As a general proposition, it is well established that "the scope of an EEOC complaint should not be strictly interpreted." Baxter v. Savannah Sugar Refining Corp., S.D. Ga. 1968, 46 F.R.D. 56, 59. Such a generalization, however, does not answer the more precise question
The logic of this rule is inherent in the statutory scheme of Title VII. A charge of discrimination is not filed as a preliminary to a lawsuit. On the contrary, the purpose of a charge of discrimination is to trigger the investigatory and conciliatory procedures of the EEOC. Once a charge has been filed, the Commission carries out its investigatory function and attempts to obtain voluntary compliance with the law. Only if the EEOC fails to achieve voluntary compliance will the matter ever become the subject of court action. Thus it is obvious that the civil action is much more intimately related to the EEOC investigation than to the words of the charge which originally triggered the investigation. Within this statutory scheme, it is only logical to limit the permissible scope of the civil action to the scope of the EEOC investigation which can reasonably be expected to grow out of the charge of discrimination.
A more exacting rule would be destructive of the logic of the statutory scheme, for it would impede the ability of the Commission to effect voluntary compliance. If an alleged discriminator knew that a particular issue which was the subject of EEOC conciliation efforts could never be the subject of a civil action, his incentive toward voluntary compliance would be lessened. In its amicus brief in the present case, the EEOC embraces this fundamental policy consideration in these words:
A less exacting rule would also circumvent the statutory scheme, since Title VII clearly contemplates that no issue will be the subject of a civil action until the EEOC has first had the opportunity to attempt to obtain voluntary compliance. As Judge Smith wrote in King:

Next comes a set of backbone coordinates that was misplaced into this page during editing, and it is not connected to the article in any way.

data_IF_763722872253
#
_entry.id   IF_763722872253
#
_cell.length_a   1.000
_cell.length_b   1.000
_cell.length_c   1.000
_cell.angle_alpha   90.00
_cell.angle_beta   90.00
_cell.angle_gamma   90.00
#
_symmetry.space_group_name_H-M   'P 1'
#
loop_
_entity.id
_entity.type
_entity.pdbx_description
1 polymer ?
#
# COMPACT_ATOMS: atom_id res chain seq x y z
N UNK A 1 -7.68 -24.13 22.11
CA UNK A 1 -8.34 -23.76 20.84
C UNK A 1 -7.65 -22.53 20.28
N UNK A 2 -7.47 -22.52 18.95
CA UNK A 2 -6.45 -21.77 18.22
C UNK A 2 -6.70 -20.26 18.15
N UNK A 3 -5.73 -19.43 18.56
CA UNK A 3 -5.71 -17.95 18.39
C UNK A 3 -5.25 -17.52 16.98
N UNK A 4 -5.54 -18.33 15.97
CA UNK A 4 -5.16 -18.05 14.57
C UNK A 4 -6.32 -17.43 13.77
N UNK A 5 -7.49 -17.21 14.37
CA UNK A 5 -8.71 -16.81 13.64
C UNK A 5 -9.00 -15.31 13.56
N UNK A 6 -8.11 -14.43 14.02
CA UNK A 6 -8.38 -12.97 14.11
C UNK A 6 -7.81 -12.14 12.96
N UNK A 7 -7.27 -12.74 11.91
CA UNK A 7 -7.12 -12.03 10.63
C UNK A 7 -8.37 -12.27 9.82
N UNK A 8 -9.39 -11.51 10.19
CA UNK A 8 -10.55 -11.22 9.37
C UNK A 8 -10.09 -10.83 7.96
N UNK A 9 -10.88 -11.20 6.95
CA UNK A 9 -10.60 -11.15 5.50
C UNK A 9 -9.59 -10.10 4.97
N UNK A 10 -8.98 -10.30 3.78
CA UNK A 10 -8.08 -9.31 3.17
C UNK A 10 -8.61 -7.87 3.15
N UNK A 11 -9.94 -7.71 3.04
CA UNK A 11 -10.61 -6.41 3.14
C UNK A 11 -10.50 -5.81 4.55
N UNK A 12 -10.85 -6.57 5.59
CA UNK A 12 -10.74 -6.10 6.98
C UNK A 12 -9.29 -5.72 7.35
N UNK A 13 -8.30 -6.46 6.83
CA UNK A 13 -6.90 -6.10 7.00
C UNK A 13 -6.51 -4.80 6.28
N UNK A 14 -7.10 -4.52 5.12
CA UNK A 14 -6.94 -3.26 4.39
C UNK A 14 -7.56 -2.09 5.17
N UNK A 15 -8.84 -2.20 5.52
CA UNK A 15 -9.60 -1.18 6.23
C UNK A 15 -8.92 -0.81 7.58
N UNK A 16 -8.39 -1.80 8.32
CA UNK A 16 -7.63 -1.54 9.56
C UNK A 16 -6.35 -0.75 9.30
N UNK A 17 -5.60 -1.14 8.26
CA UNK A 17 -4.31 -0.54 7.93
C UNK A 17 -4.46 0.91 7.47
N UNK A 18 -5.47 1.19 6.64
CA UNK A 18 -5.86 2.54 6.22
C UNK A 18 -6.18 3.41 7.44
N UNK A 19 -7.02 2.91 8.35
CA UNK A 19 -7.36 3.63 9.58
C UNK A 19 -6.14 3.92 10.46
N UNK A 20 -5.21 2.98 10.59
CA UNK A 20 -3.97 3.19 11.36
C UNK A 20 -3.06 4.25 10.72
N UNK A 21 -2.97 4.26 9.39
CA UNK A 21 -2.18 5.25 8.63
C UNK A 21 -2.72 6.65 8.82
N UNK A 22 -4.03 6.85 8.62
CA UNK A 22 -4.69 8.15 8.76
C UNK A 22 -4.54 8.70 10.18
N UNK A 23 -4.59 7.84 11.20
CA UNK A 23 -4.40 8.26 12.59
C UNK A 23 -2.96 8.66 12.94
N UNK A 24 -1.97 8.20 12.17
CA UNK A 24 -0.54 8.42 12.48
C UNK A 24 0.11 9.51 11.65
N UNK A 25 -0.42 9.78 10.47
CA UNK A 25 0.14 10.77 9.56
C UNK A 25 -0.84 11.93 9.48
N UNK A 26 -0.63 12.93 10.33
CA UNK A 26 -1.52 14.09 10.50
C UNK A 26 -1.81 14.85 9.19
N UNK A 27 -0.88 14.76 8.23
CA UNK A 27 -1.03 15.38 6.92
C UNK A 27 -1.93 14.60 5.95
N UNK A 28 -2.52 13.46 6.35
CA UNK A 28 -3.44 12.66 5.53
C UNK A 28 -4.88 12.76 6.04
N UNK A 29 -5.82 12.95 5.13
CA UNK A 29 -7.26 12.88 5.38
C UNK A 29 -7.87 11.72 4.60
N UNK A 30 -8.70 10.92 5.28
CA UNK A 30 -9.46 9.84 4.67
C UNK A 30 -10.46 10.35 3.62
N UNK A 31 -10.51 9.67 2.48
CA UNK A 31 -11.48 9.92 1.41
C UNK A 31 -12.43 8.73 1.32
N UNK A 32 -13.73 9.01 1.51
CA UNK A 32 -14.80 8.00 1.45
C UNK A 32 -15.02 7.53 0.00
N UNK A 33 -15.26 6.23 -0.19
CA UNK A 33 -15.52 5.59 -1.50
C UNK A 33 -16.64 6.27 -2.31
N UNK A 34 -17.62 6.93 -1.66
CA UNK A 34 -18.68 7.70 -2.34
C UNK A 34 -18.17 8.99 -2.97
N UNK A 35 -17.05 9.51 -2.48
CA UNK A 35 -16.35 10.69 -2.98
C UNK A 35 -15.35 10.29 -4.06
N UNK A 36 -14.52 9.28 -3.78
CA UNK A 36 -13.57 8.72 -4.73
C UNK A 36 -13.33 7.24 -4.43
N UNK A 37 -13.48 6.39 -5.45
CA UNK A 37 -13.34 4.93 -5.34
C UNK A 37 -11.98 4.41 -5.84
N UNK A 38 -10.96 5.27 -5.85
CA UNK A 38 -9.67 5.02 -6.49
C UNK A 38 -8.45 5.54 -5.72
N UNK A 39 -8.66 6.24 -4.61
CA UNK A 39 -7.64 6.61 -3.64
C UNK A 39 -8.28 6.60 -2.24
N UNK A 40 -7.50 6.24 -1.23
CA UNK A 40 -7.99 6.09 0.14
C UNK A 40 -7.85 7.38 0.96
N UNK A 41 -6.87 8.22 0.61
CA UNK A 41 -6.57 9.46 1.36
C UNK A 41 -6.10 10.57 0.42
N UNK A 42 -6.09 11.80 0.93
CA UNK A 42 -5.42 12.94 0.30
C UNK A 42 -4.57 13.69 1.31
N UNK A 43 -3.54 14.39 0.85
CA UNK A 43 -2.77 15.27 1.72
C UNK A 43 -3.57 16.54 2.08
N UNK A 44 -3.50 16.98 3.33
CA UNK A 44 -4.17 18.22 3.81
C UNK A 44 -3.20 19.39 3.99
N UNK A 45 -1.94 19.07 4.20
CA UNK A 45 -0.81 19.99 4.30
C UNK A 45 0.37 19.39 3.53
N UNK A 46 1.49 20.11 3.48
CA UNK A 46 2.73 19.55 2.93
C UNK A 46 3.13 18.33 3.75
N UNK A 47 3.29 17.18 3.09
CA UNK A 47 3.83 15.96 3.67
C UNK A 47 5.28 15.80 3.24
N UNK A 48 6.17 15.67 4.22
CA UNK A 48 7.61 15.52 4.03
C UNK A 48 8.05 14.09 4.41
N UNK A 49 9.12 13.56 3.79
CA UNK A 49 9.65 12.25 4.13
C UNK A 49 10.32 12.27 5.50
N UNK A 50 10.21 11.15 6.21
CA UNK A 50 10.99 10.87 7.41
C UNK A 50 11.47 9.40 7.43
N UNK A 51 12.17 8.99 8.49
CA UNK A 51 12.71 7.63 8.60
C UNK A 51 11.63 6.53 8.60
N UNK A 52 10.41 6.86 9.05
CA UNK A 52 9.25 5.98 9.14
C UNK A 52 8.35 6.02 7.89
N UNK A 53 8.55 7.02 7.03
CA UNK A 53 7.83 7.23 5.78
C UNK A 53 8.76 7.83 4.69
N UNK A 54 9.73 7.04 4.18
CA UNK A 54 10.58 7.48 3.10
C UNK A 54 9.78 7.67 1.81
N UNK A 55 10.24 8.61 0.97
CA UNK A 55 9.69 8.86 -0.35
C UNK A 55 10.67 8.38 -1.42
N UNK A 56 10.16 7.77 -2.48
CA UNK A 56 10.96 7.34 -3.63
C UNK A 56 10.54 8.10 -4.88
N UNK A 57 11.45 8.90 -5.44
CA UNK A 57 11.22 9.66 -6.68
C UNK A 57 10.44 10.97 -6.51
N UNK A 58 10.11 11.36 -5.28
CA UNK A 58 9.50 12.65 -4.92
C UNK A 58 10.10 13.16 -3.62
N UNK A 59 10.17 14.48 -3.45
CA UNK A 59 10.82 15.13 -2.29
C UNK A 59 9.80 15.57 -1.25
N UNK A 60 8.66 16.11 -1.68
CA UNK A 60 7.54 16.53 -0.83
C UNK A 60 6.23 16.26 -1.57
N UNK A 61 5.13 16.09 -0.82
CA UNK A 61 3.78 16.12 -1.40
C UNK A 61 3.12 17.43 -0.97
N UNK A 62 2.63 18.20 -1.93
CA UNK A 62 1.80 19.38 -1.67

Thus we agree with Judge Smith that our holding with respect to the permissible scope of a Title VII judicial complaint "is based on the inherent logic of the stated rule within the statutory scheme." Id.
Viewed in the light of the rule we have adopted, nothing in the judicial complaint filed by Celia Sanchez is beyond the scope of her charges filed with the EEOC. Thus she is entitled to maintain her civil action on the basis of that complaint.
We consider it important to note expressly that in deciding this case we do not reach in any manner the merits of the controversy between Celia Sanchez and Standard Brands. We simply hold that Celia Sanchez is entitled to get into the courthouse in the first place, and thus we remove the technical barricades barring her entry.
In his typically colorful manner, Chief Judge Brown of this circuit has characterized the encounter between a Title VII complainant and "a huge industrial employer" as a "modern day David and Goliath confrontation." Pettway v. American Cast Iron Pipe Co., supra, 411 F.2d at 1005; see Jenkins v. United Gas Corp., supra, 400 F.2d at 33. In such a confrontation, surely Goliath should not be allowed to fell David with the help of a club fashioned from forms and legal technicalities. The most elementary principles of justice require us to remove this club and compel a battle on the merits of the controversy.
The judgment of the district court is reversed and the cause is remanded for further proceedings not inconsistent with this opinion.
GODBOLD, Circuit Judge, dissents.
ON PETITION FOR REHEARING AND PETITION FOR REHEARING EN BANC
The Petition for Rehearing is denied and no member of this panel nor Judge in regular active service on the Court having requested that the Court be polled on rehearing en banc, (Rule 35 Federal Rules of Appellate Procedure; Local Fifth Circuit Rule 12) the Petition for Rehearing En Banc is denied.
GODBOLD, Circuit Judge:
I dissent from the denial of petition for rehearing.
We find this argument unpersuasive for two reasons. First, in view of the fact that many of the charge forms filed with the EEOC are filed by persons who are relatively unlettered and inarticulate, we do not share Standard Brands' dogmatic assumption that every charging party who checks one box has made a conscious, fully considered, deliberate decision to reject the remaining boxes. Secondly, and more fundamentally, as we have clearly indicated in the text of this opinion, we think the crucial element in a charge of discrimination is the set of facts alleged therein, not the charging party's conclusion concerning the employer's motivation.